The aircraft was late downwind, to land, when the engine stopped. The pilot checked the engine controls, including the magneto switches and fuel selector, but saw nothing amiss. He continued with a glide approach, selected flaps back to UP and turned onto the runway heading. Unfortunately, he was unable to reach the airfield and landed heavily in the field before it, detaching the nose landing gear and breaking the rear fuselage. One passenger sustained a minor injury.
The operator of G-CCSN witnessed the accident and quickly attended the scene. In the presence of another witness, he removed the fuel caps and dipped his fingers in to verify the presence of fuel, estimating that both tanks were about ½ to ¾ full. He then took fuel samples and checked for obvious anomalies, finding none. He checked for the presence of fuel in the injection system and found a normal amount, so he decided to run the engine. After recovery, the damaged propeller blades were cropped, the battery reconnected and the engine started, running quite smoothly, despite the lack of propeller blades.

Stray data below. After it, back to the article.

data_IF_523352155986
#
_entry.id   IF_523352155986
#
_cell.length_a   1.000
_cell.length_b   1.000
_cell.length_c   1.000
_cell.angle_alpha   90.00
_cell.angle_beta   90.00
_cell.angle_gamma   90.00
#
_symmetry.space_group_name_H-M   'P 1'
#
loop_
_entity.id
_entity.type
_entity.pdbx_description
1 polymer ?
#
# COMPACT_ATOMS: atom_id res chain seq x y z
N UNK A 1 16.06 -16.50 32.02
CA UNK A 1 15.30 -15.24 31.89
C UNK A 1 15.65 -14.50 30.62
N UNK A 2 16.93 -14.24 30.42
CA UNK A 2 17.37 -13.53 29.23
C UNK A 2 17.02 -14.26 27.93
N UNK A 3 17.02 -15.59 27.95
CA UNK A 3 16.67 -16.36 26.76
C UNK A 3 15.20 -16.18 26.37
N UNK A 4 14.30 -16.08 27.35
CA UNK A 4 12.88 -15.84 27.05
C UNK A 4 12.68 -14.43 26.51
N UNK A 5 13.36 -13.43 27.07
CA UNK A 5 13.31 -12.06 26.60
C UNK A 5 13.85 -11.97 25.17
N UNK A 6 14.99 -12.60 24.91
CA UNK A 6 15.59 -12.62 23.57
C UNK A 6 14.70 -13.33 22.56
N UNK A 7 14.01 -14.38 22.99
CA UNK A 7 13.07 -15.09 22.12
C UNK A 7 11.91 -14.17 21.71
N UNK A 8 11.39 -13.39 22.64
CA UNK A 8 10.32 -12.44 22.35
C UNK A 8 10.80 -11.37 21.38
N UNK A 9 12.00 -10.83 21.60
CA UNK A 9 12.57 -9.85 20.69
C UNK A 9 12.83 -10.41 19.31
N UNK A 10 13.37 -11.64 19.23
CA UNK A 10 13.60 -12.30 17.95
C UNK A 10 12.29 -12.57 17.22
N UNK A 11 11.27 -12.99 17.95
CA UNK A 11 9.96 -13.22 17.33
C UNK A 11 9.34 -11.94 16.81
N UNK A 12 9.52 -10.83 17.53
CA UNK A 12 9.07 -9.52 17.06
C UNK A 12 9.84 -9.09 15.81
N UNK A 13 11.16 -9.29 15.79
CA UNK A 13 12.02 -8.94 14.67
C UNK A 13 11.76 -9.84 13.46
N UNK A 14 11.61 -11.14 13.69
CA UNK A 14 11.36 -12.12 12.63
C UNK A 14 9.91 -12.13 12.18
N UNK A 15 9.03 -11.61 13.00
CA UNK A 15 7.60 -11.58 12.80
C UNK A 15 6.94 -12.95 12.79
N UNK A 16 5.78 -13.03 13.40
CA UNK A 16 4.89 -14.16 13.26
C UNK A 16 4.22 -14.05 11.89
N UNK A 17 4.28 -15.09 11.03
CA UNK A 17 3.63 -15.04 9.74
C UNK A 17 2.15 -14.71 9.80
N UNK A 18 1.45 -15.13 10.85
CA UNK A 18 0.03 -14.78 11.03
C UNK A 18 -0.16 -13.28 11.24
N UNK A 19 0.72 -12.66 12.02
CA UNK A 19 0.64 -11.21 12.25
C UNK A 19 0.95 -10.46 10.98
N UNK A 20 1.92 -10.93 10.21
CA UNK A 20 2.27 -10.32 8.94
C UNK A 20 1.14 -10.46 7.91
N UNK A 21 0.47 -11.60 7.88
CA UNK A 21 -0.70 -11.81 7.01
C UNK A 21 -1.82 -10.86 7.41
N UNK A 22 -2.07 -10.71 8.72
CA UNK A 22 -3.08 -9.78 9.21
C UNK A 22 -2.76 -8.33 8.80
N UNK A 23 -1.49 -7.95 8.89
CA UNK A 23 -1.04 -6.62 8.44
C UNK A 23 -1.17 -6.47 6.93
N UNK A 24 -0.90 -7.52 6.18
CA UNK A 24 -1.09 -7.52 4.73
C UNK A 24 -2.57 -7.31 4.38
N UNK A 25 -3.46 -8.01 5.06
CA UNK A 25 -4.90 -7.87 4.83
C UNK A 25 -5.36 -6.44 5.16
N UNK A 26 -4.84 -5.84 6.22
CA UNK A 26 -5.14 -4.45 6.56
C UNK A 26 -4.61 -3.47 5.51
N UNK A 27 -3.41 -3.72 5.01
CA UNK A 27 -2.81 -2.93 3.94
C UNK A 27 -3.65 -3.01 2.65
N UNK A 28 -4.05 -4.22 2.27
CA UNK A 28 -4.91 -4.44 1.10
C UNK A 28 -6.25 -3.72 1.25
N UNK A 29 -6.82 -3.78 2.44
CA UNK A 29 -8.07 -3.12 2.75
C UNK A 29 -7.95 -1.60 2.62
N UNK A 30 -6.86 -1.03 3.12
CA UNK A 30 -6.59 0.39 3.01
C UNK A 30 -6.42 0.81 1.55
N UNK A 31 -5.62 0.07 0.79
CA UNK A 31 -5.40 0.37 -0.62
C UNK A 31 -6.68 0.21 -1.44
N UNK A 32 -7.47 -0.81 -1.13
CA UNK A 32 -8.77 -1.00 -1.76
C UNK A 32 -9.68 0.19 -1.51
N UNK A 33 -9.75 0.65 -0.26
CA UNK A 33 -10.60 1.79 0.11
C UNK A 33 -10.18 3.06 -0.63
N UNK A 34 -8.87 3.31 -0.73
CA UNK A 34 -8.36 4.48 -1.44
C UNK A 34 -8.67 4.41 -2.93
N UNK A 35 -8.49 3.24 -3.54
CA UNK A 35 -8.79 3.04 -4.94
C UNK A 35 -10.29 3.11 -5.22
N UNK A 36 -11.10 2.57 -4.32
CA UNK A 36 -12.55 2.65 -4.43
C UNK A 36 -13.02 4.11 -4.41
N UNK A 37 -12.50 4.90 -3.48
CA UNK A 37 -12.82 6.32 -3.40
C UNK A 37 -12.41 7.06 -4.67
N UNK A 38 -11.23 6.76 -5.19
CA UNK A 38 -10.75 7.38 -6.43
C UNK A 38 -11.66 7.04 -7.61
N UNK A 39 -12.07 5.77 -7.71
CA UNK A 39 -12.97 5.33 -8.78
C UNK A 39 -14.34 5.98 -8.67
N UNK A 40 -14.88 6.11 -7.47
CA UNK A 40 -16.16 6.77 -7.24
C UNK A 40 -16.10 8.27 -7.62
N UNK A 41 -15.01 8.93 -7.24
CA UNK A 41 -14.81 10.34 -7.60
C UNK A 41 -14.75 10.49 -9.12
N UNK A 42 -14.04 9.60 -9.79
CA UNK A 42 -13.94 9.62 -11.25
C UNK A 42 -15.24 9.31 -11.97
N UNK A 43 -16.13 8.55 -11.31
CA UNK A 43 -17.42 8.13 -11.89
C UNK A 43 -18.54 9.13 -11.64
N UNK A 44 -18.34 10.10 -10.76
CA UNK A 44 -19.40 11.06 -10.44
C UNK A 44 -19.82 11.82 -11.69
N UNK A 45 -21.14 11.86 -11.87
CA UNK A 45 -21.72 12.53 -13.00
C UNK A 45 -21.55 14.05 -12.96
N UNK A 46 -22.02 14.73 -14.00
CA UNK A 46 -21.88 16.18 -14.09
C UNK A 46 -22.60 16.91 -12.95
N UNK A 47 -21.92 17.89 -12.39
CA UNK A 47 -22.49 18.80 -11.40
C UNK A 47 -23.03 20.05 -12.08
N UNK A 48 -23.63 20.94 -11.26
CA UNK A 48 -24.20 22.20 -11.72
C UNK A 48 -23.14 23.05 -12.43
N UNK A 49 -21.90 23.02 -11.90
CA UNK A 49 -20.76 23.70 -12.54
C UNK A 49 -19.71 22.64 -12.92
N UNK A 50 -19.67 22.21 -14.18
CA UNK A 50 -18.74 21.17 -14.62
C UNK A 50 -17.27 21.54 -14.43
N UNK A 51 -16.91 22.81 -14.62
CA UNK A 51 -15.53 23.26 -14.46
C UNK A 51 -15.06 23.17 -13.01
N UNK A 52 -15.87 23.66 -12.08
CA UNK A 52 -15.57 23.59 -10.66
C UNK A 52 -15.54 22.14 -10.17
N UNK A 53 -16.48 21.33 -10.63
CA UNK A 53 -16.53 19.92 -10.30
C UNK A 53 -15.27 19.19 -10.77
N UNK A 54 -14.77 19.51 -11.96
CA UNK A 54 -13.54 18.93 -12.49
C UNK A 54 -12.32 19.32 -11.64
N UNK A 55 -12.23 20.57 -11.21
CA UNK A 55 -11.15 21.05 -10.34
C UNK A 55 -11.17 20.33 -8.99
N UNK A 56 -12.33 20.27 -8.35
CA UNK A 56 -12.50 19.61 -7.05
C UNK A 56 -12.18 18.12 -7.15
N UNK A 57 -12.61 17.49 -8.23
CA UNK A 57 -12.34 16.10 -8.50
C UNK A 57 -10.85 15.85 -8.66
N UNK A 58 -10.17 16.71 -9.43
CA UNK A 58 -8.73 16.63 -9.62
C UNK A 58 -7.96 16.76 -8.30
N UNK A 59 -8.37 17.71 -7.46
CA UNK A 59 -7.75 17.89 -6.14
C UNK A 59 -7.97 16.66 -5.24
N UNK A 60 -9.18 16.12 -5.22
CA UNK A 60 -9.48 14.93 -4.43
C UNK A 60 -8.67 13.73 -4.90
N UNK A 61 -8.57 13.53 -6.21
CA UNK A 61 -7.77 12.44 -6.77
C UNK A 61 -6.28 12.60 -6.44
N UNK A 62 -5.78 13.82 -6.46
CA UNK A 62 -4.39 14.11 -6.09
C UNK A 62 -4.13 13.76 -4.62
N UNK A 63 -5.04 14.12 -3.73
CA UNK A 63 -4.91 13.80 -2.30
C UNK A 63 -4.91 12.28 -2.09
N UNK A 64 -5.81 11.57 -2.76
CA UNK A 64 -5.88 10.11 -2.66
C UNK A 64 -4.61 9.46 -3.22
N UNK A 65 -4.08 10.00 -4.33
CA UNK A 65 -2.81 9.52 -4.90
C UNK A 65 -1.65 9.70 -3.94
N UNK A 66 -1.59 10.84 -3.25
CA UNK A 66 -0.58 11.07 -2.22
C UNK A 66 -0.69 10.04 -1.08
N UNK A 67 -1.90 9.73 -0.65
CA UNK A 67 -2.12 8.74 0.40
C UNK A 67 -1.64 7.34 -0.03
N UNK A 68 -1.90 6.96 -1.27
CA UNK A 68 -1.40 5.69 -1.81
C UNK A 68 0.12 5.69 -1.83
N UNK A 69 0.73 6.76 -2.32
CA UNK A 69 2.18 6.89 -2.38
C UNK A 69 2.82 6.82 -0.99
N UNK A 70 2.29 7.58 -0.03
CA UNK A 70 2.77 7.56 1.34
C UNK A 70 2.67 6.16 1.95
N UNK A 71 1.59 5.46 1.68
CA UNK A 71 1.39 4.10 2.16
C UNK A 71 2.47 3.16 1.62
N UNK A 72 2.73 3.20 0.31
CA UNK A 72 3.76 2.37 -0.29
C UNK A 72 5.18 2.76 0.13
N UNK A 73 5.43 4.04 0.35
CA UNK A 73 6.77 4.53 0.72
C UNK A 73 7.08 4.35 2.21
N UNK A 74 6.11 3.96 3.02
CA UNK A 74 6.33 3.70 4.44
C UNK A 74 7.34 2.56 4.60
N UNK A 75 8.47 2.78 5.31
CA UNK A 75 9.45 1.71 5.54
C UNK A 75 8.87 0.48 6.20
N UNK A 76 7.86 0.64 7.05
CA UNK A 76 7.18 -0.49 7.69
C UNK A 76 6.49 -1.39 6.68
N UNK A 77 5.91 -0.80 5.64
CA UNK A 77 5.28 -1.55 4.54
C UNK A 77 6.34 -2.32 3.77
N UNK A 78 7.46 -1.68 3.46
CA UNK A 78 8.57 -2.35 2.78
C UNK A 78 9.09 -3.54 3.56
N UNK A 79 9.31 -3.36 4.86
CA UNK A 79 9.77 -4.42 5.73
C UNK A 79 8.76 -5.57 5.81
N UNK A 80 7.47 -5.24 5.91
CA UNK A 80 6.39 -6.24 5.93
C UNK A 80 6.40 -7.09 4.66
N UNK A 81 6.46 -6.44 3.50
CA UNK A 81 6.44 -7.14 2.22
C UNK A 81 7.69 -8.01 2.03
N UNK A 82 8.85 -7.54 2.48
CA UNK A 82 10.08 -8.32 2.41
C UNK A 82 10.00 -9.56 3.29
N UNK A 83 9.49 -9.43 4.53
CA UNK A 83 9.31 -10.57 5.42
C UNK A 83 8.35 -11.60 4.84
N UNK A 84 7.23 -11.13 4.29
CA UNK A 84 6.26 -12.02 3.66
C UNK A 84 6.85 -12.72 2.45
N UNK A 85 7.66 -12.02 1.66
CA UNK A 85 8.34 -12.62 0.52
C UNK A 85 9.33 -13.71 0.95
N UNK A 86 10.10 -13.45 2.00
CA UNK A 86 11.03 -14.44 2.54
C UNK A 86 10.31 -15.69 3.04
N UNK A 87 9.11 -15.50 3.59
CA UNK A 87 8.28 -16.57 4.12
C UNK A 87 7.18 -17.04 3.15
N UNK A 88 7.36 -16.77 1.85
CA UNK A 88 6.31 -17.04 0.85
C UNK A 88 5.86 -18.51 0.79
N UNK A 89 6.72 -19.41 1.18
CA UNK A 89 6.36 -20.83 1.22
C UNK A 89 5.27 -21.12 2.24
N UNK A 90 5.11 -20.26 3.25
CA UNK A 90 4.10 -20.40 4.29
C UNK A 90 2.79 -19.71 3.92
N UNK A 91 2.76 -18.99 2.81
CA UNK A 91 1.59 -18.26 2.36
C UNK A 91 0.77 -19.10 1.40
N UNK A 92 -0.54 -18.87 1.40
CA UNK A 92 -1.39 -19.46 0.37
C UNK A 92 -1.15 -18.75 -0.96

At the time of preparation of this Bulletin, there is no obvious reason for the engine failure.
Cessna U206G Stationair, G-CCSN 08-08
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